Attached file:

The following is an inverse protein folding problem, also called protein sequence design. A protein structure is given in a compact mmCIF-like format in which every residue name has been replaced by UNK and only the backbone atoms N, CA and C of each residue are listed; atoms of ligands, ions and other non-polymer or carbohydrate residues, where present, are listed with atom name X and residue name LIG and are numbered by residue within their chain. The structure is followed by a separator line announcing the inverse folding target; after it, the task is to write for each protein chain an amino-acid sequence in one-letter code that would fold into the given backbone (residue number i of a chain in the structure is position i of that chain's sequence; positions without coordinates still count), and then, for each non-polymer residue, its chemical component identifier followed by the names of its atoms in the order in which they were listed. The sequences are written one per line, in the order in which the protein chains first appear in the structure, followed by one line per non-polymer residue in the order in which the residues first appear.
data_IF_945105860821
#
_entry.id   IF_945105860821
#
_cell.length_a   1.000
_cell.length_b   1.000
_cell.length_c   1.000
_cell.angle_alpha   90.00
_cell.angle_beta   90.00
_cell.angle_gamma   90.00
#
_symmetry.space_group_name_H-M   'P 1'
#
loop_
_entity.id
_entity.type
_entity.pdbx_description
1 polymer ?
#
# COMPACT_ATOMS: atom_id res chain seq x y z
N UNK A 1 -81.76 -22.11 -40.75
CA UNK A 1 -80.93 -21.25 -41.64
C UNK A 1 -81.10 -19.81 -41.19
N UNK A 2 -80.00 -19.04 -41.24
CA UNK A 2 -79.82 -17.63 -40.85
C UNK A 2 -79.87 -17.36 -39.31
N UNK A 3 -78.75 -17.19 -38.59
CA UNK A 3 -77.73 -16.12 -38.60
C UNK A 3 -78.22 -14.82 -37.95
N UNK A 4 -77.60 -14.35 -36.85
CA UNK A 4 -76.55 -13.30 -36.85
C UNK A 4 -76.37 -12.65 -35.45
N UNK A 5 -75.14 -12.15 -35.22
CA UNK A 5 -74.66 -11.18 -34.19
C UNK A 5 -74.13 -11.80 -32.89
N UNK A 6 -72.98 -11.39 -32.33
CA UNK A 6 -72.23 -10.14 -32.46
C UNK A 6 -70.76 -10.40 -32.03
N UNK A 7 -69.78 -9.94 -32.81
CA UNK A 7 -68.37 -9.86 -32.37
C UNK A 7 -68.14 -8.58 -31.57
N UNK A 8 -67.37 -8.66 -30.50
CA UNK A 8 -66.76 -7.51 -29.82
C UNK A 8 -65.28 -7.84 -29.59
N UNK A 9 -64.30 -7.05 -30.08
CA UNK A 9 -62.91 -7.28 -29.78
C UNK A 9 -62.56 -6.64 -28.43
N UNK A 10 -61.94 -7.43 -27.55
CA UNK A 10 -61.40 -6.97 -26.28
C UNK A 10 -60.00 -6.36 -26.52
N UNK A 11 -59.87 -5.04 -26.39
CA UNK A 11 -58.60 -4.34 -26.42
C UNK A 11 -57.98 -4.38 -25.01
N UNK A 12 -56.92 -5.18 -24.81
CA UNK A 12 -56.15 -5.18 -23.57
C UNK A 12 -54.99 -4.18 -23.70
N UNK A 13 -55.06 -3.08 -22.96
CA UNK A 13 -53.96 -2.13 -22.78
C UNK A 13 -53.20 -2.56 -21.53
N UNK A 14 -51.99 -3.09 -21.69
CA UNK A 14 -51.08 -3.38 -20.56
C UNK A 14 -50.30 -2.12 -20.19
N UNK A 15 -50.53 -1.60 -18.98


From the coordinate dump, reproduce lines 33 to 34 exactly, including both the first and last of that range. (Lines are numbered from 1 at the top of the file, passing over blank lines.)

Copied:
C UNK A 4 -76.37 -12.65 -35.45
N UNK A 5 -75.14 -12.15 -35.22